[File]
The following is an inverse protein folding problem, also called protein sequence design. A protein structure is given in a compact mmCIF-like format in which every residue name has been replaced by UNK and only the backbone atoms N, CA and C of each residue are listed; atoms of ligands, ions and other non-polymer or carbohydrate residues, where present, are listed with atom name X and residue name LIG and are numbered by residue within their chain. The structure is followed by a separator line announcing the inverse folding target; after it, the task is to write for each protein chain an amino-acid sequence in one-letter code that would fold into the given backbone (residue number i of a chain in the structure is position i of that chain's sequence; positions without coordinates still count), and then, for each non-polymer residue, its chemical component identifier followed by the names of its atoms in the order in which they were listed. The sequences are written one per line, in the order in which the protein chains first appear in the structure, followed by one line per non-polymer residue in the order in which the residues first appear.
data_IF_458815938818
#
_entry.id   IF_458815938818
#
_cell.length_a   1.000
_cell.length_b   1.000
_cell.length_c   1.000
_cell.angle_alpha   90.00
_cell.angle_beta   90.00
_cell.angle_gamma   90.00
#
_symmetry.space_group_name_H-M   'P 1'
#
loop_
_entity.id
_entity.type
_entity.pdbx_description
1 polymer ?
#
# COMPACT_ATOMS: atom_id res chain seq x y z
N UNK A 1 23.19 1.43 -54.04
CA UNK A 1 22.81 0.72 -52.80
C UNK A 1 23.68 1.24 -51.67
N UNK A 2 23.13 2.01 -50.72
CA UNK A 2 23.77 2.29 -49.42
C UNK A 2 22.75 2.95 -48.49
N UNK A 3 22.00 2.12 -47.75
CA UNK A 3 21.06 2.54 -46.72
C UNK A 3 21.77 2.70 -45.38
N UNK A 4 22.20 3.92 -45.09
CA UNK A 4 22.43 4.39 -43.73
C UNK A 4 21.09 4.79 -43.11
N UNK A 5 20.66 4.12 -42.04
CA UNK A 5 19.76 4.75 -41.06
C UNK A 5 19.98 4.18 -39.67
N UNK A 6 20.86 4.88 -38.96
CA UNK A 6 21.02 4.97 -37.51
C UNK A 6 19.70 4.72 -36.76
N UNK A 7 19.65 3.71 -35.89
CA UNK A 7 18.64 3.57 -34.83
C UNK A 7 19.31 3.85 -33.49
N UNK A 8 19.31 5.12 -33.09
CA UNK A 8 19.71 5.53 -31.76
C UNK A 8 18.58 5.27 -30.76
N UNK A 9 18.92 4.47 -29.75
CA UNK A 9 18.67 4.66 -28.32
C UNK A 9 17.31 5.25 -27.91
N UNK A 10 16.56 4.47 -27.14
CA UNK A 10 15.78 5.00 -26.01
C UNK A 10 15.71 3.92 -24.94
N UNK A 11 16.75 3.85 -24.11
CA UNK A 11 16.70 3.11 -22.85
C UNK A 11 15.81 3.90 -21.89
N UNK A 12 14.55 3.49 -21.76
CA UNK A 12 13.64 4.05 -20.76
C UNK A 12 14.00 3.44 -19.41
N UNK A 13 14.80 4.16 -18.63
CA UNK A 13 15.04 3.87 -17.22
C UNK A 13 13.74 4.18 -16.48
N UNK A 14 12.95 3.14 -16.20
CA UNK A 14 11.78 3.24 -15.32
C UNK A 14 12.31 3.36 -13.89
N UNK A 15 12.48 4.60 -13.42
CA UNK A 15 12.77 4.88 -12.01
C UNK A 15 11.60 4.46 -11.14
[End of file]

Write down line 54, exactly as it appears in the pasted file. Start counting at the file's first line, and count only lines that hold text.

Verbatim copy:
C UNK A 11 15.81 3.90 -21.89